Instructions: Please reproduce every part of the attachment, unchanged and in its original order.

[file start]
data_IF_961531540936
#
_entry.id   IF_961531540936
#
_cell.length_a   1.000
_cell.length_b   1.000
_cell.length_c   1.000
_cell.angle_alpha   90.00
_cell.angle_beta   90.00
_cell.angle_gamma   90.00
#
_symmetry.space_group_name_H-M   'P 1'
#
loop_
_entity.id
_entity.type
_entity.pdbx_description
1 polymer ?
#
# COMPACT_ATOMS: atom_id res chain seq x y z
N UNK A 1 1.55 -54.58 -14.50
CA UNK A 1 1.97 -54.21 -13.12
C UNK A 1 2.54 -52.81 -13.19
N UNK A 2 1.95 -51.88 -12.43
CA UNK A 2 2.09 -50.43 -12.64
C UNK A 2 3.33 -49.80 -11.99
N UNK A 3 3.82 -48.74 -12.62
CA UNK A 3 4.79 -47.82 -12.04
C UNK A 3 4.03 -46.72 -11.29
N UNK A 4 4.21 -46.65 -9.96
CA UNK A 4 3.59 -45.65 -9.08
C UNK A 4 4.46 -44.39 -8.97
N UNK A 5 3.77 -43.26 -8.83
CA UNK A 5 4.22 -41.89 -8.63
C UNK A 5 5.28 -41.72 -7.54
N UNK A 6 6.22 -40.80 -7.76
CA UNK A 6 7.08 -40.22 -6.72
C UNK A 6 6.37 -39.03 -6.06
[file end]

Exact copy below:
data_IF_961531540936
#
_entry.id   IF_961531540936
#
_cell.length_a   1.000
_cell.length_b   1.000
_cell.length_c   1.000
_cell.angle_alpha   90.00
_cell.angle_beta   90.00
_cell.angle_gamma   90.00
#
_symmetry.space_group_name_H-M   'P 1'
#
loop_
_entity.id
_entity.type
_entity.pdbx_description
1 polymer ?
#
# COMPACT_ATOMS: atom_id res chain seq x y z
N UNK A 1 1.55 -54.58 -14.50
CA UNK A 1 1.97 -54.21 -13.12
C UNK A 1 2.54 -52.81 -13.19
N UNK A 2 1.95 -51.88 -12.43
CA UNK A 2 2.09 -50.43 -12.64
C UNK A 2 3.33 -49.80 -11.99
N UNK A 3 3.82 -48.74 -12.62
CA UNK A 3 4.79 -47.82 -12.04
C UNK A 3 4.03 -46.72 -11.29
N UNK A 4 4.21 -46.65 -9.96
CA UNK A 4 3.59 -45.65 -9.08
C UNK A 4 4.46 -44.39 -8.97
N UNK A 5 3.77 -43.26 -8.83
CA UNK A 5 4.22 -41.89 -8.63
C UNK A 5 5.28 -41.72 -7.54
N UNK A 6 6.22 -40.80 -7.76
CA UNK A 6 7.08 -40.22 -6.72
C UNK A 6 6.37 -39.03 -6.06